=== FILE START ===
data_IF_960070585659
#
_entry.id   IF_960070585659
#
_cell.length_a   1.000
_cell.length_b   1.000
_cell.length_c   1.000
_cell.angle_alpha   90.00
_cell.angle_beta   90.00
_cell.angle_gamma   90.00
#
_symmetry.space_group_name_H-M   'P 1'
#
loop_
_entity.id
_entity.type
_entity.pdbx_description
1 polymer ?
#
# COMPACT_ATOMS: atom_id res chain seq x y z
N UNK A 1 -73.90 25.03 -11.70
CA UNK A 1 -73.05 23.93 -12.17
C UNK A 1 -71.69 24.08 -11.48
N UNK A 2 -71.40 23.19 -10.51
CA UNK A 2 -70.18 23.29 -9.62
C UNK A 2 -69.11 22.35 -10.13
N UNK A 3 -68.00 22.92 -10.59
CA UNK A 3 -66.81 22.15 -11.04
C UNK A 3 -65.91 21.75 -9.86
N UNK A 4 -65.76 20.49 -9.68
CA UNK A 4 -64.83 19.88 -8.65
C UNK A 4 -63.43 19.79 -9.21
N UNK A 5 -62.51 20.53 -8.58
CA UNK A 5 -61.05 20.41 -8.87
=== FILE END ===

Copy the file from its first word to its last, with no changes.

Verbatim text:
data_IF_960070585659
#
_entry.id   IF_960070585659
#
_cell.length_a   1.000
_cell.length_b   1.000
_cell.length_c   1.000
_cell.angle_alpha   90.00
_cell.angle_beta   90.00
_cell.angle_gamma   90.00
#
_symmetry.space_group_name_H-M   'P 1'
#
loop_
_entity.id
_entity.type
_entity.pdbx_description
1 polymer ?
#
# COMPACT_ATOMS: atom_id res chain seq x y z
N UNK A 1 -73.90 25.03 -11.70
CA UNK A 1 -73.05 23.93 -12.17
C UNK A 1 -71.69 24.08 -11.48
N UNK A 2 -71.40 23.19 -10.51
CA UNK A 2 -70.18 23.29 -9.62
C UNK A 2 -69.11 22.35 -10.13
N UNK A 3 -68.00 22.92 -10.59
CA UNK A 3 -66.81 22.15 -11.04
C UNK A 3 -65.91 21.75 -9.86
N UNK A 4 -65.76 20.49 -9.68
CA UNK A 4 -64.83 19.88 -8.65
C UNK A 4 -63.43 19.79 -9.21
N UNK A 5 -62.51 20.53 -8.58
CA UNK A 5 -61.05 20.41 -8.87